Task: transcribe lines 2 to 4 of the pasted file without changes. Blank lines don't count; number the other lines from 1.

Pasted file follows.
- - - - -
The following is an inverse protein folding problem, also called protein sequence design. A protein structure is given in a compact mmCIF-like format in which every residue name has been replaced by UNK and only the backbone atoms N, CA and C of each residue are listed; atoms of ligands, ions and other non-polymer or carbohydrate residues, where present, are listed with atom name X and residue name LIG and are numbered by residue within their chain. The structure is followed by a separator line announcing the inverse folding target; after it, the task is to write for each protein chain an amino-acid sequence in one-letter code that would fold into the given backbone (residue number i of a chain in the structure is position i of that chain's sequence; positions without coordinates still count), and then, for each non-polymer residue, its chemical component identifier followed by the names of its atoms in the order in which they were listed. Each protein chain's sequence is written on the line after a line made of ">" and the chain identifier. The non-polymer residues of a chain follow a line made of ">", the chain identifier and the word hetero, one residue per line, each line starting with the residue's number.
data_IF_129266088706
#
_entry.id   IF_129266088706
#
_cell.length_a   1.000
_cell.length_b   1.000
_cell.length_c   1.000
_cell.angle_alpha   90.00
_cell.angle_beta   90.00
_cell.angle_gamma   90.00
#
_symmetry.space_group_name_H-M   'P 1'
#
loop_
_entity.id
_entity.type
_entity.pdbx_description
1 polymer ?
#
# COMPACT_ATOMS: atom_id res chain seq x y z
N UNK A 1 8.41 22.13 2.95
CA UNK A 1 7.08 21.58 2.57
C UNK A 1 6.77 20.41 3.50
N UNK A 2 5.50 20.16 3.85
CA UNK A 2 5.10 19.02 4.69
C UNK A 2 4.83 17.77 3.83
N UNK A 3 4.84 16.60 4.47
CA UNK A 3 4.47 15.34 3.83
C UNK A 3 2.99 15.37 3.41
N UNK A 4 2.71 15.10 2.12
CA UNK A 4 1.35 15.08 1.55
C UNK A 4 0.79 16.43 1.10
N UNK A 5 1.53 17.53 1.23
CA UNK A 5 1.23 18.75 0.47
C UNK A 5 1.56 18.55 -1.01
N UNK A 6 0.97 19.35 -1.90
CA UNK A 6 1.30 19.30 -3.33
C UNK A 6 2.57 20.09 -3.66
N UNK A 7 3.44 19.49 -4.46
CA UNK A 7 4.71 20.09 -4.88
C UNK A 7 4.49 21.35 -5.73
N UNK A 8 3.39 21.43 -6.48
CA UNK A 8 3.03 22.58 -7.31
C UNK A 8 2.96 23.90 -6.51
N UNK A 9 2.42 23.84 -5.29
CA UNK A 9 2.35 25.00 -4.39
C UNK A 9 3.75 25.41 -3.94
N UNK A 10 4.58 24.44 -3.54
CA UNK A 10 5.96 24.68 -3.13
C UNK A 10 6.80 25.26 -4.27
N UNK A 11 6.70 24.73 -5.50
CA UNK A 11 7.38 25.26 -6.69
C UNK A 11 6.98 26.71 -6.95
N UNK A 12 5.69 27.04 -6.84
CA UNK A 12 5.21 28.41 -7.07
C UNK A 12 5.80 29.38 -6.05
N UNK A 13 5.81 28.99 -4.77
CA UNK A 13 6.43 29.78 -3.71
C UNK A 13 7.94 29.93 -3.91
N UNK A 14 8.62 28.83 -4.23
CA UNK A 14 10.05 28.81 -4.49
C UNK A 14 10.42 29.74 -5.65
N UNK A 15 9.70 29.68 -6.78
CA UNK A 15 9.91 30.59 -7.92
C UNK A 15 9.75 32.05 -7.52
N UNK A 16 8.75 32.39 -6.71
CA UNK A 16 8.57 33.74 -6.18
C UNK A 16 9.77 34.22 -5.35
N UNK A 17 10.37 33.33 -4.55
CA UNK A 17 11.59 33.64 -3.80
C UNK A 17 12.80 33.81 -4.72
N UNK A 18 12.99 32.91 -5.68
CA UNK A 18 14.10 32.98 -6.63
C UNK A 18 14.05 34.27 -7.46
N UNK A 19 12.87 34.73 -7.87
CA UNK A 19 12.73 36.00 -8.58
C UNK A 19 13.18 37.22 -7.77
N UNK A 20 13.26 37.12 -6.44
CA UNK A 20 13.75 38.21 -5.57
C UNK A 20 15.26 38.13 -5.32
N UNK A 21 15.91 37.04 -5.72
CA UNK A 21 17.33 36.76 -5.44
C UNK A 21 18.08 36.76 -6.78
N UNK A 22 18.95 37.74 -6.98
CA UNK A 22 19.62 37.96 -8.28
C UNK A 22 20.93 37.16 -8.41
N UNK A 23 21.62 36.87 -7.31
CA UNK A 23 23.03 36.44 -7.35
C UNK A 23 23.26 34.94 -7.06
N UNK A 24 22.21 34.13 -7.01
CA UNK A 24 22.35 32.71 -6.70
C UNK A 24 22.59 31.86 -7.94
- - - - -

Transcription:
data_IF_129266088706
#
_entry.id   IF_129266088706